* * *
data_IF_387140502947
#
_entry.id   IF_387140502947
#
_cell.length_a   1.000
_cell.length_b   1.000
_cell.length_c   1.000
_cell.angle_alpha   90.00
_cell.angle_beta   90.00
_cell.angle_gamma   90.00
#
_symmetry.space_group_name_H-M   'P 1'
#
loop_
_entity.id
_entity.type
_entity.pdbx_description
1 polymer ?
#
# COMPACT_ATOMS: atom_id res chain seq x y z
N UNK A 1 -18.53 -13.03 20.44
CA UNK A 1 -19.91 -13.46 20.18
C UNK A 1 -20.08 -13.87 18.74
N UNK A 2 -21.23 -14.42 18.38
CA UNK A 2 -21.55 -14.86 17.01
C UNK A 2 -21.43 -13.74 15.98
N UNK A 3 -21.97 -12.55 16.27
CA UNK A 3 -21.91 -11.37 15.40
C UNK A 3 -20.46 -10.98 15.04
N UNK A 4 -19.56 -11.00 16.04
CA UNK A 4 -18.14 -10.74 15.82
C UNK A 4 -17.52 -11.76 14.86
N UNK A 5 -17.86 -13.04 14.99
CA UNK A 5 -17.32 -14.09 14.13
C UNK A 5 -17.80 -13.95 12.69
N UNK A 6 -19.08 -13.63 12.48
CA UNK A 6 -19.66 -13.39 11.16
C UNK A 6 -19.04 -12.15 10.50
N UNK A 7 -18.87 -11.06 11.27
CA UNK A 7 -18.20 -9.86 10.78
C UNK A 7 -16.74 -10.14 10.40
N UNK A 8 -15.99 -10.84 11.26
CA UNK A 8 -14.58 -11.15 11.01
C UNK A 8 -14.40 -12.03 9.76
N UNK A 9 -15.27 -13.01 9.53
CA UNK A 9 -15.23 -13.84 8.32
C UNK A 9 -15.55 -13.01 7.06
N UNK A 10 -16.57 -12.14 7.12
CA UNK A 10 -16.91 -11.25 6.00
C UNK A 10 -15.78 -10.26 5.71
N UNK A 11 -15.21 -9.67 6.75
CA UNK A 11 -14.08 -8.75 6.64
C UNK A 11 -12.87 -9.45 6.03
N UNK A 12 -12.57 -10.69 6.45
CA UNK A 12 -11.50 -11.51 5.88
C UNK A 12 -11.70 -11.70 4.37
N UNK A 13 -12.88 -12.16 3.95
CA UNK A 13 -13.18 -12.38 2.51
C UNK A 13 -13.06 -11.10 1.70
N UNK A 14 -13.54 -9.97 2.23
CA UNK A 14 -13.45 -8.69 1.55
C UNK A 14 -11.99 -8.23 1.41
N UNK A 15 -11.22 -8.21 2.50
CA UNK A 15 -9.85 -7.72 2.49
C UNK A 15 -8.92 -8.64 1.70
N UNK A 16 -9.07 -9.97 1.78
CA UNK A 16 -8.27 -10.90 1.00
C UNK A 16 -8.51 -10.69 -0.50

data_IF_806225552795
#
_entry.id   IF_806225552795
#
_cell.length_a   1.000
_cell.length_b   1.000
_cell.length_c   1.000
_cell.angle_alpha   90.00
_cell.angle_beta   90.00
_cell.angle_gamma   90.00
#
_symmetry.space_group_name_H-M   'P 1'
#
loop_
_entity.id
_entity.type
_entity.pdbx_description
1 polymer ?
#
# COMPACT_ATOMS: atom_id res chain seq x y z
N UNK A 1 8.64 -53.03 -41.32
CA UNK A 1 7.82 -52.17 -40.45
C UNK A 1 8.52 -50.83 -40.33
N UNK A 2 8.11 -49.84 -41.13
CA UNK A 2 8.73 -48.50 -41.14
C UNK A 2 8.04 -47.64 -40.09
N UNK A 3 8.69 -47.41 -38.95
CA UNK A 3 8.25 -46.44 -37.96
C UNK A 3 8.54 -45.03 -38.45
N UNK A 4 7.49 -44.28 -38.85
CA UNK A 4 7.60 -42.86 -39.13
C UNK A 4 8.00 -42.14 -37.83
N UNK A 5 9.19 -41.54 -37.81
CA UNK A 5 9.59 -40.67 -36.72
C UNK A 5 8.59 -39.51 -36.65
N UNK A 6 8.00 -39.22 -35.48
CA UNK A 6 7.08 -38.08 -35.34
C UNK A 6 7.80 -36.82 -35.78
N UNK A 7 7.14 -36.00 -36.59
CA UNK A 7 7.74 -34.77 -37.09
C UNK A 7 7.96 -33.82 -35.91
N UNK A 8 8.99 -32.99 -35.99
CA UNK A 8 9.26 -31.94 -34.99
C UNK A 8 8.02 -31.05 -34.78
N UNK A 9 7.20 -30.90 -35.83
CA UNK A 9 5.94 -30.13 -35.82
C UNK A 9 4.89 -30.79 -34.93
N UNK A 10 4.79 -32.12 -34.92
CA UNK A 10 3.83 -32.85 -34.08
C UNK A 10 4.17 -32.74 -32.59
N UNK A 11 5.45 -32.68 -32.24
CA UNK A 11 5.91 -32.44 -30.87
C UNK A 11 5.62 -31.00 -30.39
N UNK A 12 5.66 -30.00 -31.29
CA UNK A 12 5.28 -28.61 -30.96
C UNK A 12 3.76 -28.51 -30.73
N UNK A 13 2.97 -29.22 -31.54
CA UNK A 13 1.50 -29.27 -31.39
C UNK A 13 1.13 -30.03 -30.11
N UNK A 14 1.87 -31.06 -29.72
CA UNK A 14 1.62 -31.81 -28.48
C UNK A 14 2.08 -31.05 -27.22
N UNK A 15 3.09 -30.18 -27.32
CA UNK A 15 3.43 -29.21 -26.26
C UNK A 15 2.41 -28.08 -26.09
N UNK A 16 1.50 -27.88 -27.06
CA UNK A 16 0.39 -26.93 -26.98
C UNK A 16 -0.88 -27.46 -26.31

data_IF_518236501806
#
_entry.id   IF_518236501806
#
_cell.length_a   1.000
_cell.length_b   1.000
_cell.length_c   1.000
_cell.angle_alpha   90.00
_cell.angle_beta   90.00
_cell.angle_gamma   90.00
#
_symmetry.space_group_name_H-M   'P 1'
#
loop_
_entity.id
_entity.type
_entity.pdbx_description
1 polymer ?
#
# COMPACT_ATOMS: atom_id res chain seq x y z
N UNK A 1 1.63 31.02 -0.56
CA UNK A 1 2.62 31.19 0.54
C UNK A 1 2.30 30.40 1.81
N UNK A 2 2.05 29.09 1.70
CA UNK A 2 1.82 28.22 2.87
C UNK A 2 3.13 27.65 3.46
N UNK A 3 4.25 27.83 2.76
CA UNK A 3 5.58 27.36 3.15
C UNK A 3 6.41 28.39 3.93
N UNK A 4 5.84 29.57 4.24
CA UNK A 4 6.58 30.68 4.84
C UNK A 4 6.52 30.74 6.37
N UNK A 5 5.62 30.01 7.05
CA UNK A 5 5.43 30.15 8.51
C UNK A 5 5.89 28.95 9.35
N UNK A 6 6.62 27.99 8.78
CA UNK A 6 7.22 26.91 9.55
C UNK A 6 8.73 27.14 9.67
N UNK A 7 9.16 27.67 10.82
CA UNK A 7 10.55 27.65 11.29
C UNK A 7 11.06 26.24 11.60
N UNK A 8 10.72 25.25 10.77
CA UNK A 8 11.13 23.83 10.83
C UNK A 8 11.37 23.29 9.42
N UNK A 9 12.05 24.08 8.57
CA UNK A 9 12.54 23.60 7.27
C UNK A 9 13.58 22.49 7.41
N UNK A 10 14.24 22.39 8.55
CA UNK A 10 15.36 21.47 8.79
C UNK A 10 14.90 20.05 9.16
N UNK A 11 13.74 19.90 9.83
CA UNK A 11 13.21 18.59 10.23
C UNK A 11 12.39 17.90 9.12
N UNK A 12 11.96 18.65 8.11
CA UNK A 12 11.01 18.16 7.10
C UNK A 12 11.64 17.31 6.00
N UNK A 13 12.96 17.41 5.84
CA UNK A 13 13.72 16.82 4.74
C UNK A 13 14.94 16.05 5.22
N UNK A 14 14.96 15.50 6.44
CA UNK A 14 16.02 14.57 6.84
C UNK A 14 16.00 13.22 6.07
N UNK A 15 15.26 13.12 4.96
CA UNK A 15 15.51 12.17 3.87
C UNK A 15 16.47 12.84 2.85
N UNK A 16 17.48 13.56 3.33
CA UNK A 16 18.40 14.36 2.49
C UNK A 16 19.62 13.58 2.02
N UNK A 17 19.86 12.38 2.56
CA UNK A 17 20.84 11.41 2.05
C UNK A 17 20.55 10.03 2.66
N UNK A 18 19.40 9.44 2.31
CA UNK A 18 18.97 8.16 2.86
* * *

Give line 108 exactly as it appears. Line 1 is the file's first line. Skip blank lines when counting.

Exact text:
CA UNK A 7 7.74 -34.77 -37.09